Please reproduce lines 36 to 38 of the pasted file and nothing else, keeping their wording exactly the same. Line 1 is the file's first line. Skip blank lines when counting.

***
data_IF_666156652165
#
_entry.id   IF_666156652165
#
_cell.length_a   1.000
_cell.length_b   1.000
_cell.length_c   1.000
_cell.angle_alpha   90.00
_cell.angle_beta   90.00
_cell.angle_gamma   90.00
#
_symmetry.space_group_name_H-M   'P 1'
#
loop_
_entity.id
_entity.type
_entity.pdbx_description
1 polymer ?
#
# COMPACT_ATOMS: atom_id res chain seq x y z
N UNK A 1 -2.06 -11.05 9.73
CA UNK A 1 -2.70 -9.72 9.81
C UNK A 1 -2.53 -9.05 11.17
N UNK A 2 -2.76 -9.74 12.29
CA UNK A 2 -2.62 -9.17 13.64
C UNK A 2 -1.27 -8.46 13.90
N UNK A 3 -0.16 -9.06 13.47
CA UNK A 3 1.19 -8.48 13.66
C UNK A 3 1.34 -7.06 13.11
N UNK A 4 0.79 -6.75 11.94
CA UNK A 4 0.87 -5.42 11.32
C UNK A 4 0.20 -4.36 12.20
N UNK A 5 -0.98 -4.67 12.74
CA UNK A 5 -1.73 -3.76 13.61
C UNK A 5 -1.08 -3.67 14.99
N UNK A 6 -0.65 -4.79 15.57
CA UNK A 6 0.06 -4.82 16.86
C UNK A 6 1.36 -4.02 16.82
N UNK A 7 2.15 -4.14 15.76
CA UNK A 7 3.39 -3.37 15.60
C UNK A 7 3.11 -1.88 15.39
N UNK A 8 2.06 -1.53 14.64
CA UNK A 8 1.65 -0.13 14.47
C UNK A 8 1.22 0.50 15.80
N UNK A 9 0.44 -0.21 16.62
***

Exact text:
N UNK A 6 -0.65 -4.79 15.57
CA UNK A 6 0.06 -4.82 16.86
C UNK A 6 1.36 -4.02 16.82